21 June, 2013

For the first time in over 50 years, the Maxwell had shifted gears

I was planning on writing a post about the verdict that came from the FIA's international tribunal today, but I spent so much time up in The Garage and made enough progress on the Maxwell that I thought I should document it.

I started the week sicker than a dog and spent the next few days bedridden.  When my strength finally returned, I received a wonderful jolt by the arrival of a well-taped box from a gentleman in California.  A native of my home state, he had moved to the the coast after World War II to work as a civil engineer, prepped by his years of working on tractors at a supply store.

When his brother propositioned him to take a rotting car off his property, he was well-prepared to tackle the project that faced him.  And so began Merle's passion for restoring two-cylinder Maxwells.  He has since resurrected a few of these wonderful little cars, so he had no need for a hefty Splitdorf Model F magneto, which was made for a 1910 four-cylinder Q3.

. . .

So when the box arrived, I unwrapped it with a restored vigor and plucked the gorgeous magneto from the cardboard.  In exquisite shape, the Model F honestly took my breath away.  There are only a handful of these contraptions left in the world, and few of them are as complete and spotless as this one.  The terminals on the front are a bit dusty, but the magnets and the brass on every inch of the thing are reflective, smooth and rust-free.

The Splitdorf company had already been in existence for decades when Jonathon Maxwell began using them to power his cars.  The Model F in particular was a strong mag.  Used (in adapted form) in the next few years on Indian and Harley Davidson motorcycles, the Splitdorfs for the Maxwells utilized a special base that hooked them to the top front crankcase cover.  A gear situated between the intake and exhaust gears allowed the engine's motions to turn the magneto's stator (for lack of a better term), and this, in concert with the coil, helped distribute the spark to the correct plugs.  I'll get to the wiring description later, though.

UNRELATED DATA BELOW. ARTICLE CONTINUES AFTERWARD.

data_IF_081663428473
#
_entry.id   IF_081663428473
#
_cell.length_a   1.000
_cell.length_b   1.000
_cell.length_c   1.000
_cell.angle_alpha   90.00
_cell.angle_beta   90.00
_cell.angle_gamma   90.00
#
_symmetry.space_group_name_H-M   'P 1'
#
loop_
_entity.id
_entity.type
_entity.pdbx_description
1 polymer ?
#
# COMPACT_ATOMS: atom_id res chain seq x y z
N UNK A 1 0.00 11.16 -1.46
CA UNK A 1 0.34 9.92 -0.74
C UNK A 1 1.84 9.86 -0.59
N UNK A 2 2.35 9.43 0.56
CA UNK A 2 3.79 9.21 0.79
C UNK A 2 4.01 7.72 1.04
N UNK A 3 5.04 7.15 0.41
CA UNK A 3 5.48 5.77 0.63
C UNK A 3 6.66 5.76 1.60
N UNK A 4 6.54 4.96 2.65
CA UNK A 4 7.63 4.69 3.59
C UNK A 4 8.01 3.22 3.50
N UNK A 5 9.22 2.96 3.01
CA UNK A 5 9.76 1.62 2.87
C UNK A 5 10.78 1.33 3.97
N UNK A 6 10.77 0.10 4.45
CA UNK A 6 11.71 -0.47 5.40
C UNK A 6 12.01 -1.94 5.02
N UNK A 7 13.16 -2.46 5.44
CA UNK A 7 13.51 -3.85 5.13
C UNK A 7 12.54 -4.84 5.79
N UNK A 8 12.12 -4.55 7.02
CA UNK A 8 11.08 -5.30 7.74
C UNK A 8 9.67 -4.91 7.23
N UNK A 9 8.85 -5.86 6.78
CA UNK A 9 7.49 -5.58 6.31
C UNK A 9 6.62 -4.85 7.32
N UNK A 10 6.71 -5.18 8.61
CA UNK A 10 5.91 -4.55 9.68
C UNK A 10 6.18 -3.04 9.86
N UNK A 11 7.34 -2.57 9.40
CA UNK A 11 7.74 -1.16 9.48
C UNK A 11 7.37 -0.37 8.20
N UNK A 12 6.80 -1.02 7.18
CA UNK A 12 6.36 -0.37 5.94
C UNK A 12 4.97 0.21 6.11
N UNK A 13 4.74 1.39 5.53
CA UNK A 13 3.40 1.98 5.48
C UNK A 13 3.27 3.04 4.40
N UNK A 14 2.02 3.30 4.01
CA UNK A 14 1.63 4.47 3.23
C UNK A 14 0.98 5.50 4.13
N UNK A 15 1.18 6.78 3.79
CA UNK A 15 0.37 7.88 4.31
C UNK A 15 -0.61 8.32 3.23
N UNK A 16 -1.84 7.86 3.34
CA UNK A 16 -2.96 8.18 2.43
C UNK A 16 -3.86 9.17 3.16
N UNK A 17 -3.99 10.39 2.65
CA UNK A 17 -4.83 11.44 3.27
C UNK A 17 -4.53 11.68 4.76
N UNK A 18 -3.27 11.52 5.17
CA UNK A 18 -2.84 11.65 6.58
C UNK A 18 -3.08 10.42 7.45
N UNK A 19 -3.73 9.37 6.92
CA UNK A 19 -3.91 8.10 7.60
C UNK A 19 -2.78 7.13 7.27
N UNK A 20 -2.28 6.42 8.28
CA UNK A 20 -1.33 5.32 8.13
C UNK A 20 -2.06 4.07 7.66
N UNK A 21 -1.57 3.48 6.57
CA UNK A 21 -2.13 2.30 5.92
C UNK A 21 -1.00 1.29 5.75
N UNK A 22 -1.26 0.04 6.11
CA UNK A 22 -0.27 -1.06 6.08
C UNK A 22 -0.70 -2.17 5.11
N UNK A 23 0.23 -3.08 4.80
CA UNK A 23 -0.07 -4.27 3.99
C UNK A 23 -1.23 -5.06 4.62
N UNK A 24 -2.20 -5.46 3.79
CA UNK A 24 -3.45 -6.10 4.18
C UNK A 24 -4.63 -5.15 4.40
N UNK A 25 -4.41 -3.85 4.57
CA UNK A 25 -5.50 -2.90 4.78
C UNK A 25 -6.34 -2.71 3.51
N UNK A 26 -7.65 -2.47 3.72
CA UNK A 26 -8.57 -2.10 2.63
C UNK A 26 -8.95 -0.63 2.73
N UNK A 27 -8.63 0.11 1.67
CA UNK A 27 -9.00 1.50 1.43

The gearbox, as I found it (mercifully in neutral).
With the mag now proudly displayed on the mantle back at home (until my mother gets fed up and puts it away), I instead focused on working my way through the Maxwell now that the rear end restoration is at an acceptable point.

With the brakes reassembled and the wheels remounted, I started cleaning the gearbox, which (as you know) was pretty gunky.  My grandfather, the first Woodsie, had the foresight to leave plenty of lubricant inside, and thankfully this staved off the rust over the last half century.

Using a screwdriver, I picked most of the gunk off and threw it in an oil pan, but after a while I knew I would need to go deeper.  Whether this meant total disassembly or a powerful liquid cleaner, I didn't know, but either way it would be a learning process.

I sought help with the Maxwell group online, which, by now, must think I'm a buffoonish amateur who is in way over his head.  The responses were very few, but all recommended against my father's insistence on using gasoline.  ("My dad cleaned parts with gasoline all the time," he said, "on everything.  It shouldn't hurt.")

So armed with a giant jug of mineral spirits, I poured some in.  Scrubbing with a little brush, I turned the thin, clear liquid into a dirty-oil-colored mush.  Naturally I added more.

As I scrubbed and removed more material, the shifting gears spun easier and easier, and more and more of the other gears slowly appeared from the murk.  Over time and after much staring, I ascertained how this wonderfully simple machine worked.